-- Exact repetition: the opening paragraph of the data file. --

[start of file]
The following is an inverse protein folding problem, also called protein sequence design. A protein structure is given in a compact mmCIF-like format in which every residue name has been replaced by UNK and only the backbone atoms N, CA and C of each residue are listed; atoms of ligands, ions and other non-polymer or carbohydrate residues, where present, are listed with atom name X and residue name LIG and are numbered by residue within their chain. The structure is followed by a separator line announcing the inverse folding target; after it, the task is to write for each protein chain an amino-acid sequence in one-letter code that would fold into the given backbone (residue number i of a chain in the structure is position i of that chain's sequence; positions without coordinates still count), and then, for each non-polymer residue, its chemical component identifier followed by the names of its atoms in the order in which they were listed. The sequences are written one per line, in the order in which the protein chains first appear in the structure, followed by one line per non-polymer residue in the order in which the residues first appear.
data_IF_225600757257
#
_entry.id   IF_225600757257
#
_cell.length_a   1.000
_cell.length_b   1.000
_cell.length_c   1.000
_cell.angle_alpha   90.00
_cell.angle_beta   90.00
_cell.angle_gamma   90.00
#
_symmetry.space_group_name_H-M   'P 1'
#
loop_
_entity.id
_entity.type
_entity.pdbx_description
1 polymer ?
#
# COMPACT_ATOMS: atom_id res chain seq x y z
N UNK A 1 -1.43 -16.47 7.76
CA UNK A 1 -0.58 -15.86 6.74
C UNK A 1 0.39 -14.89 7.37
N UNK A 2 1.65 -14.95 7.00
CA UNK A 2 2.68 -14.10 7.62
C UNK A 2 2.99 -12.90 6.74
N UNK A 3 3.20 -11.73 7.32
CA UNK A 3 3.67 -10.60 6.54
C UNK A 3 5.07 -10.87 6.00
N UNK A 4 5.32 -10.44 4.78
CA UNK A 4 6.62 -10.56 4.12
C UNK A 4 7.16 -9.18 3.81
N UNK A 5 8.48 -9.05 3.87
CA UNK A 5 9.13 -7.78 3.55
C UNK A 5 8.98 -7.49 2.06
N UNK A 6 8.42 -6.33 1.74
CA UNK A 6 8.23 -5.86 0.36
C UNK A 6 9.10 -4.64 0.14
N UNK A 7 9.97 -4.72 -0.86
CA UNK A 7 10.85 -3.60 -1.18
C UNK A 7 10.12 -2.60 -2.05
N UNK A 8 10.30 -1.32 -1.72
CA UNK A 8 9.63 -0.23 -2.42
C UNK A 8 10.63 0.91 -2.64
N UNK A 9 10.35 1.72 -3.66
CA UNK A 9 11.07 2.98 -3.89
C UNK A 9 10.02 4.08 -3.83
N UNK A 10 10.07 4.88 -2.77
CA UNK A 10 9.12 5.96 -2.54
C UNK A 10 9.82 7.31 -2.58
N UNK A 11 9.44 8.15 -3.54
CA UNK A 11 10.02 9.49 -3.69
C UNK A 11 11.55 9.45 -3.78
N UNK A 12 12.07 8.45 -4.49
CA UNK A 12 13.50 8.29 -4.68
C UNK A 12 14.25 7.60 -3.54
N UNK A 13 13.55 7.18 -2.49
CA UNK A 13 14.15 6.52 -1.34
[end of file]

The following is an inverse protein folding problem, also called protein sequence design. A protein structure is given in a compact mmCIF-like format in which every residue name has been replaced by UNK and only the backbone atoms N, CA and C of each residue are listed; atoms of ligands, ions and other non-polymer or carbohydrate residues, where present, are listed with atom name X and residue name LIG and are numbered by residue within their chain. The structure is followed by a separator line announcing the inverse folding target; after it, the task is to write for each protein chain an amino-acid sequence in one-letter code that would fold into the given backbone (residue number i of a chain in the structure is position i of that chain's sequence; positions without coordinates still count), and then, for each non-polymer residue, its chemical component identifier followed by the names of its atoms in the order in which they were listed. The sequences are written one per line, in the order in which the protein chains first appear in the structure, followed by one line per non-polymer residue in the order in which the residues first appear.